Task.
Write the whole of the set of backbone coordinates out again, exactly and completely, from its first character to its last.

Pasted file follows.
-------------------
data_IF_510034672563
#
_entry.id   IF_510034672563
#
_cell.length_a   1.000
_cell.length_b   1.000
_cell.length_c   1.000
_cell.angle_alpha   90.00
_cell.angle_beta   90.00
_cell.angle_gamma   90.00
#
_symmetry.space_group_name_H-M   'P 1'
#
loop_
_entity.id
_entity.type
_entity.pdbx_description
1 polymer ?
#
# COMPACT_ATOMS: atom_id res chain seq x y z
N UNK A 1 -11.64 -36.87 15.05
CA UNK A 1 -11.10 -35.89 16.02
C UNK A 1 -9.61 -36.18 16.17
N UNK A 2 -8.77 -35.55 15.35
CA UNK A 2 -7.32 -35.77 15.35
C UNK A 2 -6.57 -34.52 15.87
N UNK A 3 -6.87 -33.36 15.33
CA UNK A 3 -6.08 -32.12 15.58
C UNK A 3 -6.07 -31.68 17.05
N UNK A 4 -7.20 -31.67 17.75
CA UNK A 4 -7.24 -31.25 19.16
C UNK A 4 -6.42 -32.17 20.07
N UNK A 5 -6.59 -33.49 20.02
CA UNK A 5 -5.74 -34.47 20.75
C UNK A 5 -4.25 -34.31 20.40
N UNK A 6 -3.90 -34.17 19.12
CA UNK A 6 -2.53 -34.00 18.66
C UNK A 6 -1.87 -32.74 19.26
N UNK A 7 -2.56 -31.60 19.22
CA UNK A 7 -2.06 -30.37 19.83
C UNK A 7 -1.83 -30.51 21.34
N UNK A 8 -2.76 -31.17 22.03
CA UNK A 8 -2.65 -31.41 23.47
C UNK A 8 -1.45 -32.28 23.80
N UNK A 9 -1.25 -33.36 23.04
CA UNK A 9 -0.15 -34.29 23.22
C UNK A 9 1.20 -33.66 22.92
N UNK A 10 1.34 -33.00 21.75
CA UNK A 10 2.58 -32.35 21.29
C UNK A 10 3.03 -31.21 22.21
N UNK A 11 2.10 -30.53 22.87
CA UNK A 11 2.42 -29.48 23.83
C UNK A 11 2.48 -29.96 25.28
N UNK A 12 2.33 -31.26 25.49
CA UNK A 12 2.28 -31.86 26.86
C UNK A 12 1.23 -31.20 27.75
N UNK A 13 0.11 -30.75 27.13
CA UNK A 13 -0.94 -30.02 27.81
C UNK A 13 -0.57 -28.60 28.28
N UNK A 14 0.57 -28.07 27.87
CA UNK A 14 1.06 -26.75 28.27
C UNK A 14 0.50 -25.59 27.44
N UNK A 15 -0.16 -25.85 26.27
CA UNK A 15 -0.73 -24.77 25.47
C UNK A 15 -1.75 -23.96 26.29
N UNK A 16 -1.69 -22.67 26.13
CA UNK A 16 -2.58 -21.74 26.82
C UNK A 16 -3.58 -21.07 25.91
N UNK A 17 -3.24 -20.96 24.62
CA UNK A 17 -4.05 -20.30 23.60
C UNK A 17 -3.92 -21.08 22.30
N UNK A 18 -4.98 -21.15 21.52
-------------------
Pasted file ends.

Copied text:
data_IF_510034672563
#
_entry.id   IF_510034672563
#
_cell.length_a   1.000
_cell.length_b   1.000
_cell.length_c   1.000
_cell.angle_alpha   90.00
_cell.angle_beta   90.00
_cell.angle_gamma   90.00
#
_symmetry.space_group_name_H-M   'P 1'
#
loop_
_entity.id
_entity.type
_entity.pdbx_description
1 polymer ?
#
# COMPACT_ATOMS: atom_id res chain seq x y z
N UNK A 1 -11.64 -36.87 15.05
CA UNK A 1 -11.10 -35.89 16.02
C UNK A 1 -9.61 -36.18 16.17
N UNK A 2 -8.77 -35.55 15.35
CA UNK A 2 -7.32 -35.77 15.35
C UNK A 2 -6.57 -34.52 15.87
N UNK A 3 -6.87 -33.36 15.33
CA UNK A 3 -6.08 -32.12 15.58
C UNK A 3 -6.07 -31.68 17.05
N UNK A 4 -7.20 -31.67 17.75
CA UNK A 4 -7.24 -31.25 19.16
C UNK A 4 -6.42 -32.17 20.07
N UNK A 5 -6.59 -33.49 20.02
CA UNK A 5 -5.74 -34.47 20.75
C UNK A 5 -4.25 -34.31 20.40
N UNK A 6 -3.90 -34.17 19.12
CA UNK A 6 -2.53 -34.00 18.66
C UNK A 6 -1.87 -32.74 19.26
N UNK A 7 -2.56 -31.60 19.22
CA UNK A 7 -2.06 -30.37 19.83
C UNK A 7 -1.83 -30.51 21.34
N UNK A 8 -2.76 -31.17 22.03
CA UNK A 8 -2.65 -31.41 23.47
C UNK A 8 -1.45 -32.28 23.80
N UNK A 9 -1.25 -33.36 23.04
CA UNK A 9 -0.15 -34.29 23.22
C UNK A 9 1.20 -33.66 22.92
N UNK A 10 1.34 -33.00 21.75
CA UNK A 10 2.58 -32.35 21.29
C UNK A 10 3.03 -31.21 22.21
N UNK A 11 2.10 -30.53 22.87
CA UNK A 11 2.42 -29.48 23.83
C UNK A 11 2.48 -29.96 25.28
N UNK A 12 2.33 -31.26 25.49
CA UNK A 12 2.28 -31.86 26.86
C UNK A 12 1.23 -31.20 27.75
N UNK A 13 0.11 -30.75 27.13
CA UNK A 13 -0.94 -30.02 27.81
C UNK A 13 -0.57 -28.60 28.28
N UNK A 14 0.57 -28.07 27.87
CA UNK A 14 1.06 -26.75 28.27
C UNK A 14 0.50 -25.59 27.44
N UNK A 15 -0.16 -25.85 26.27
CA UNK A 15 -0.73 -24.77 25.47
C UNK A 15 -1.75 -23.96 26.29
N UNK A 16 -1.69 -22.67 26.13
CA UNK A 16 -2.58 -21.74 26.82
C UNK A 16 -3.58 -21.07 25.91
N UNK A 17 -3.24 -20.96 24.62
CA UNK A 17 -4.05 -20.30 23.60
C UNK A 17 -3.92 -21.08 22.30
N UNK A 18 -4.98 -21.15 21.52